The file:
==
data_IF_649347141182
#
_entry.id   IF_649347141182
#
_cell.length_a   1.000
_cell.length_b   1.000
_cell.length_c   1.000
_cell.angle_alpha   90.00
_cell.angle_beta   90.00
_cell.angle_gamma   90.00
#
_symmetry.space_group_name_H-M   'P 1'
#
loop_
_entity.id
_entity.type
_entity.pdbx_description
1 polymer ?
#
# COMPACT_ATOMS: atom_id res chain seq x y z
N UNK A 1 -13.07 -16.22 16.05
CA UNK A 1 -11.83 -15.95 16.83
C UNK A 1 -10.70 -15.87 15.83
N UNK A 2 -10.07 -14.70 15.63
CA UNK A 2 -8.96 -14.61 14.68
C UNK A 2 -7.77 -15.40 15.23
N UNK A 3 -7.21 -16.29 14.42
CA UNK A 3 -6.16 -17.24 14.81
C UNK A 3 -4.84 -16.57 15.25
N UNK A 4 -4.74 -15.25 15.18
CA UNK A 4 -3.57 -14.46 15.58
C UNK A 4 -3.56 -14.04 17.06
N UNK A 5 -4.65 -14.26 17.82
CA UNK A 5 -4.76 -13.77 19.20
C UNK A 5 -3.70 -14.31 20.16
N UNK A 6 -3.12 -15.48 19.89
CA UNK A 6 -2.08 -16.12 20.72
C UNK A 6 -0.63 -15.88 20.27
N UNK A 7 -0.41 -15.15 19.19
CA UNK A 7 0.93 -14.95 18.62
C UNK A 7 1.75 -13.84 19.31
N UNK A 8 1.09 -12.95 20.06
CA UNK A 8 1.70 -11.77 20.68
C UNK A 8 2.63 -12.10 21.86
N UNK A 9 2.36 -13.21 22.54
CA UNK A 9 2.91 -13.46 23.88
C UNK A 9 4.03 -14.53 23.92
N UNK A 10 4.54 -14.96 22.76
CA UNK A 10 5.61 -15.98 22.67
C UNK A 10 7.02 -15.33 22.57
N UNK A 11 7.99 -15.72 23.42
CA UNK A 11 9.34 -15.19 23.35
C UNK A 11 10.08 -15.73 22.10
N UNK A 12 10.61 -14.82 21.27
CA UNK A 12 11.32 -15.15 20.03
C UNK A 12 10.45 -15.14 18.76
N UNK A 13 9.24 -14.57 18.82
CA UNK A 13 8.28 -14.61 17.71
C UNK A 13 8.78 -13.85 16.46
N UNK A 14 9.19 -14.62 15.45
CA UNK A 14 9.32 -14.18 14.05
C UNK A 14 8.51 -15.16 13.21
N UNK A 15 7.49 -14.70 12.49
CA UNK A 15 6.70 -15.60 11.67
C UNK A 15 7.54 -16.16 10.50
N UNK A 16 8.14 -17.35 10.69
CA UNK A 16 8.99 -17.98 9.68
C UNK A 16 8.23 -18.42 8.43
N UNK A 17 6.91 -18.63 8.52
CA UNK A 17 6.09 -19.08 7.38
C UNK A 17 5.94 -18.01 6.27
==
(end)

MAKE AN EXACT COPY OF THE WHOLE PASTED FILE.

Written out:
data_IF_649347141182
#
_entry.id   IF_649347141182
#
_cell.length_a   1.000
_cell.length_b   1.000
_cell.length_c   1.000
_cell.angle_alpha   90.00
_cell.angle_beta   90.00
_cell.angle_gamma   90.00
#
_symmetry.space_group_name_H-M   'P 1'
#
loop_
_entity.id
_entity.type
_entity.pdbx_description
1 polymer ?
#
# COMPACT_ATOMS: atom_id res chain seq x y z
N UNK A 1 -13.07 -16.22 16.05
CA UNK A 1 -11.83 -15.95 16.83
C UNK A 1 -10.70 -15.87 15.83
N UNK A 2 -10.07 -14.70 15.63
CA UNK A 2 -8.96 -14.61 14.68
C UNK A 2 -7.77 -15.40 15.23
N UNK A 3 -7.21 -16.29 14.42
CA UNK A 3 -6.16 -17.24 14.81
C UNK A 3 -4.84 -16.57 15.25
N UNK A 4 -4.74 -15.25 15.18
CA UNK A 4 -3.57 -14.46 15.58
C UNK A 4 -3.56 -14.04 17.06
N UNK A 5 -4.65 -14.26 17.82
CA UNK A 5 -4.76 -13.77 19.20
C UNK A 5 -3.70 -14.31 20.16
N UNK A 6 -3.12 -15.48 19.89
CA UNK A 6 -2.08 -16.12 20.72
C UNK A 6 -0.63 -15.88 20.27
N UNK A 7 -0.41 -15.15 19.19
CA UNK A 7 0.93 -14.95 18.62
C UNK A 7 1.75 -13.84 19.31
N UNK A 8 1.09 -12.95 20.06
CA UNK A 8 1.70 -11.77 20.68
C UNK A 8 2.63 -12.10 21.86
N UNK A 9 2.36 -13.21 22.54
CA UNK A 9 2.91 -13.46 23.88
C UNK A 9 4.03 -14.53 23.92
N UNK A 10 4.54 -14.96 22.76
CA UNK A 10 5.61 -15.98 22.67
C UNK A 10 7.02 -15.33 22.57
N UNK A 11 7.99 -15.72 23.42
CA UNK A 11 9.34 -15.19 23.35
C UNK A 11 10.08 -15.73 22.10
N UNK A 12 10.61 -14.82 21.27
CA UNK A 12 11.32 -15.15 20.03
C UNK A 12 10.45 -15.14 18.76
N UNK A 13 9.24 -14.57 18.82
CA UNK A 13 8.28 -14.61 17.71
C UNK A 13 8.78 -13.85 16.46
N UNK A 14 9.19 -14.62 15.45
CA UNK A 14 9.32 -14.18 14.05
C UNK A 14 8.51 -15.16 13.21
N UNK A 15 7.49 -14.70 12.49
CA UNK A 15 6.70 -15.60 11.67
C UNK A 15 7.54 -16.16 10.50
N UNK A 16 8.14 -17.35 10.69
CA UNK A 16 8.99 -17.98 9.68
C UNK A 16 8.23 -18.42 8.43
N UNK A 17 6.91 -18.63 8.52
CA UNK A 17 6.09 -19.08 7.38
C UNK A 17 5.94 -18.01 6.27